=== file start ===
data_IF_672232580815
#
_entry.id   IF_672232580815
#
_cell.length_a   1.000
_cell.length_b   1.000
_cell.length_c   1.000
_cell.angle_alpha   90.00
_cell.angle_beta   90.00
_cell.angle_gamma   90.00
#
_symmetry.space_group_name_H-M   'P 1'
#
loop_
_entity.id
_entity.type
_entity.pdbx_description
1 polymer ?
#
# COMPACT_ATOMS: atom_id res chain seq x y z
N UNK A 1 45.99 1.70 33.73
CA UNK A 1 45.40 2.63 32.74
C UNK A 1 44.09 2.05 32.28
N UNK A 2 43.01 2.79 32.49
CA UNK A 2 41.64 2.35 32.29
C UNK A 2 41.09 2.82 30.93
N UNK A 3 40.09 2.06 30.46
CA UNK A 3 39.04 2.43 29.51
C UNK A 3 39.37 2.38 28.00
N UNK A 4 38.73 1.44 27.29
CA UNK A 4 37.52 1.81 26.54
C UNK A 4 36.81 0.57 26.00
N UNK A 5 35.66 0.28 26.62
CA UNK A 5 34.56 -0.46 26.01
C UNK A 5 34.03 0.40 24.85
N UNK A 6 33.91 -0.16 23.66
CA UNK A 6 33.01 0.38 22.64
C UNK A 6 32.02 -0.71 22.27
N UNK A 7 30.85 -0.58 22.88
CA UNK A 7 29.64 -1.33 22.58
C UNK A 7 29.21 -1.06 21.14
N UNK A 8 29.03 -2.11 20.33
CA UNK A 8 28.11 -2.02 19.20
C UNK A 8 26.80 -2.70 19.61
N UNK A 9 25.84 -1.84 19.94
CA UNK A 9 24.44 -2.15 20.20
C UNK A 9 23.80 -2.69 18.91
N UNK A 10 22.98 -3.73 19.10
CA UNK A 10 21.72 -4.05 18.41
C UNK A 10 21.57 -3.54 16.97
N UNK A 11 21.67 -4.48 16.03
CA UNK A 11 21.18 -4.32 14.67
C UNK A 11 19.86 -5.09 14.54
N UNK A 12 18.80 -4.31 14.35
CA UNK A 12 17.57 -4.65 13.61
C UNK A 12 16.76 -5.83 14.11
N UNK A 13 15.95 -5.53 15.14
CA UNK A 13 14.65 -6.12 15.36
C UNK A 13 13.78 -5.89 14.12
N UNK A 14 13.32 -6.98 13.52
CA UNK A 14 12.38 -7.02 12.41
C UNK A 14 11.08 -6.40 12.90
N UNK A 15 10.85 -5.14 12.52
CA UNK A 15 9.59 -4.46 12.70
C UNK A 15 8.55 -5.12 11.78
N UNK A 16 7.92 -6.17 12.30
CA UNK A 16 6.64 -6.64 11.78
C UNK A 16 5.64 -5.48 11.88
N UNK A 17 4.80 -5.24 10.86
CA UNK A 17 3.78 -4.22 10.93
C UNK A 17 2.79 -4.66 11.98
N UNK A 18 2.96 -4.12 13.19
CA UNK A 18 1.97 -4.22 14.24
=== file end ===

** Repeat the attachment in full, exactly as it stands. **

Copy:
data_IF_672232580815
#
_entry.id   IF_672232580815
#
_cell.length_a   1.000
_cell.length_b   1.000
_cell.length_c   1.000
_cell.angle_alpha   90.00
_cell.angle_beta   90.00
_cell.angle_gamma   90.00
#
_symmetry.space_group_name_H-M   'P 1'
#
loop_
_entity.id
_entity.type
_entity.pdbx_description
1 polymer ?
#
# COMPACT_ATOMS: atom_id res chain seq x y z
N UNK A 1 45.99 1.70 33.73
CA UNK A 1 45.40 2.63 32.74
C UNK A 1 44.09 2.05 32.28
N UNK A 2 43.01 2.79 32.49
CA UNK A 2 41.64 2.35 32.29
C UNK A 2 41.09 2.82 30.93
N UNK A 3 40.09 2.06 30.46
CA UNK A 3 39.04 2.43 29.51
C UNK A 3 39.37 2.38 28.00
N UNK A 4 38.73 1.44 27.29
CA UNK A 4 37.52 1.81 26.54
C UNK A 4 36.81 0.57 26.00
N UNK A 5 35.66 0.28 26.62
CA UNK A 5 34.56 -0.46 26.01
C UNK A 5 34.03 0.40 24.85
N UNK A 6 33.91 -0.16 23.66
CA UNK A 6 33.01 0.38 22.64
C UNK A 6 32.02 -0.71 22.27
N UNK A 7 30.85 -0.58 22.88
CA UNK A 7 29.64 -1.33 22.58
C UNK A 7 29.21 -1.06 21.14
N UNK A 8 29.03 -2.11 20.33
CA UNK A 8 28.11 -2.02 19.20
C UNK A 8 26.80 -2.70 19.61
N UNK A 9 25.84 -1.84 19.94
CA UNK A 9 24.44 -2.15 20.20
C UNK A 9 23.80 -2.69 18.91
N UNK A 10 22.98 -3.73 19.10
CA UNK A 10 21.72 -4.05 18.41
C UNK A 10 21.57 -3.54 16.97
N UNK A 11 21.67 -4.48 16.03
CA UNK A 11 21.18 -4.32 14.67
C UNK A 11 19.86 -5.09 14.54
N UNK A 12 18.80 -4.31 14.35
CA UNK A 12 17.57 -4.65 13.61
C UNK A 12 16.76 -5.83 14.11
N UNK A 13 15.95 -5.53 15.14
CA UNK A 13 14.65 -6.12 15.36
C UNK A 13 13.78 -5.89 14.12
N UNK A 14 13.32 -6.98 13.52
CA UNK A 14 12.38 -7.02 12.41
C UNK A 14 11.08 -6.40 12.90
N UNK A 15 10.85 -5.14 12.52
CA UNK A 15 9.59 -4.46 12.70
C UNK A 15 8.55 -5.12 11.78
N UNK A 16 7.92 -6.17 12.30
CA UNK A 16 6.64 -6.64 11.78
C UNK A 16 5.64 -5.48 11.88
N UNK A 17 4.80 -5.24 10.86
CA UNK A 17 3.78 -4.22 10.93
C UNK A 17 2.79 -4.66 11.98
N UNK A 18 2.96 -4.12 13.19
CA UNK A 18 1.97 -4.22 14.24